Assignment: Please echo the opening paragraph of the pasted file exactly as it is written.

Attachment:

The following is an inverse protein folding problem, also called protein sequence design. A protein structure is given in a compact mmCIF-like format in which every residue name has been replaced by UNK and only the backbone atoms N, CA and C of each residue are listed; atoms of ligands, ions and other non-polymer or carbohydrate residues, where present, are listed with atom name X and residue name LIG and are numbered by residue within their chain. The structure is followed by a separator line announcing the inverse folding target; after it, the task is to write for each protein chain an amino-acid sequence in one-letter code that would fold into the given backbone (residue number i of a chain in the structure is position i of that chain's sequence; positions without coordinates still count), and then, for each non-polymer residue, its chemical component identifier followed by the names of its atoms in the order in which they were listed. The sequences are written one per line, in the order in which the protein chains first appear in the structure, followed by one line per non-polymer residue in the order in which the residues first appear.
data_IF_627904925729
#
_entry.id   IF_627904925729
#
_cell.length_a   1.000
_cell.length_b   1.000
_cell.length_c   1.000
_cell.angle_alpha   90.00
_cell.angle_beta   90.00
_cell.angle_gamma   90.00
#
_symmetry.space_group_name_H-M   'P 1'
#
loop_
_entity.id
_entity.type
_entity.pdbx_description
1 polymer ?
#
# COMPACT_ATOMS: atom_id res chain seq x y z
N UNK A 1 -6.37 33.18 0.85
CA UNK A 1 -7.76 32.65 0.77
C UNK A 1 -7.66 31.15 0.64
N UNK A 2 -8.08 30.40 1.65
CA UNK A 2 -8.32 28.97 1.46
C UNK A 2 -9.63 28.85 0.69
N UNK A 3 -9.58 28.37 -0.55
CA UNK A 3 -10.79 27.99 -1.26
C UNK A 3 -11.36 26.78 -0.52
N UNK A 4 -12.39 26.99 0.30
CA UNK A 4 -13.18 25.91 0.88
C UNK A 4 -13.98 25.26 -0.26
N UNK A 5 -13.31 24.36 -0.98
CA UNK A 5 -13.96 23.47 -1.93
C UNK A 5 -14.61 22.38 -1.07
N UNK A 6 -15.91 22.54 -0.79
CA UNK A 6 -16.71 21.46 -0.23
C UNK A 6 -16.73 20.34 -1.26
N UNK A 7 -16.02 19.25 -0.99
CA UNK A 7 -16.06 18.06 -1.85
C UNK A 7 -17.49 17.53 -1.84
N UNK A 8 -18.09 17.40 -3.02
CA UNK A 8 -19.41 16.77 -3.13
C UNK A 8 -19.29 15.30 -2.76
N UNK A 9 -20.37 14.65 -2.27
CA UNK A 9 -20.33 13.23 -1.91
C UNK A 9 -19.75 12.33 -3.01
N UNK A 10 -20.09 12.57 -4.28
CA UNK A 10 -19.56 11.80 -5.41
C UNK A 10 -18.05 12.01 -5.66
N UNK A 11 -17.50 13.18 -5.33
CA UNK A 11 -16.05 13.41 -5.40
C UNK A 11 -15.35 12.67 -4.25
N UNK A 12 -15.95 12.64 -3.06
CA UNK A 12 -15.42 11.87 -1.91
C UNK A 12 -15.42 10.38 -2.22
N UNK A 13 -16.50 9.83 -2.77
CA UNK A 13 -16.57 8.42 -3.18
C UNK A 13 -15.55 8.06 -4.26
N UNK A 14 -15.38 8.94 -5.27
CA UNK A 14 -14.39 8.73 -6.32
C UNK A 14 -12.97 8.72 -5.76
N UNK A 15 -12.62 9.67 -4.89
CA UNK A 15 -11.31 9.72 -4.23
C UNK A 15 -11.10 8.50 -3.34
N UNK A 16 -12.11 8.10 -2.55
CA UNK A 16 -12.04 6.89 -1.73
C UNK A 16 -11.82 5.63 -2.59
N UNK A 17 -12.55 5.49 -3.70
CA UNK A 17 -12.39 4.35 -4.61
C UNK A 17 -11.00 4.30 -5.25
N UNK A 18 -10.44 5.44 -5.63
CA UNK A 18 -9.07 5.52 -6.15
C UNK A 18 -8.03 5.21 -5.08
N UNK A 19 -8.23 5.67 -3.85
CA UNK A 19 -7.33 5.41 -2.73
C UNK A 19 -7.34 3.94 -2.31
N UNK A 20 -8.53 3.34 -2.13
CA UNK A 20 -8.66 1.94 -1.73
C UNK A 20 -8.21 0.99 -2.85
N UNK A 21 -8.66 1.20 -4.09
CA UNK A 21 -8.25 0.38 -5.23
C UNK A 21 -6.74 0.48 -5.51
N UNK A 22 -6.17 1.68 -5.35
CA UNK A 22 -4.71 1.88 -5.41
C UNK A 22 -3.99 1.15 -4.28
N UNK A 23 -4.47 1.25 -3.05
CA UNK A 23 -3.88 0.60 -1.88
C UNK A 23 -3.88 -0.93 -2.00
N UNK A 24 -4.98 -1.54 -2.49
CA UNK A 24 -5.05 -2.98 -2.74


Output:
The following is an inverse protein folding problem, also called protein sequence design. A protein structure is given in a compact mmCIF-like format in which every residue name has been replaced by UNK and only the backbone atoms N, CA and C of each residue are listed; atoms of ligands, ions and other non-polymer or carbohydrate residues, where present, are listed with atom name X and residue name LIG and are numbered by residue within their chain. The structure is followed by a separator line announcing the inverse folding target; after it, the task is to write for each protein chain an amino-acid sequence in one-letter code that would fold into the given backbone (residue number i of a chain in the structure is position i of that chain's sequence; positions without coordinates still count), and then, for each non-polymer residue, its chemical component identifier followed by the names of its atoms in the order in which they were listed. The sequences are written one per line, in the order in which the protein chains first appear in the structure, followed by one line per non-polymer residue in the order in which the residues first appear.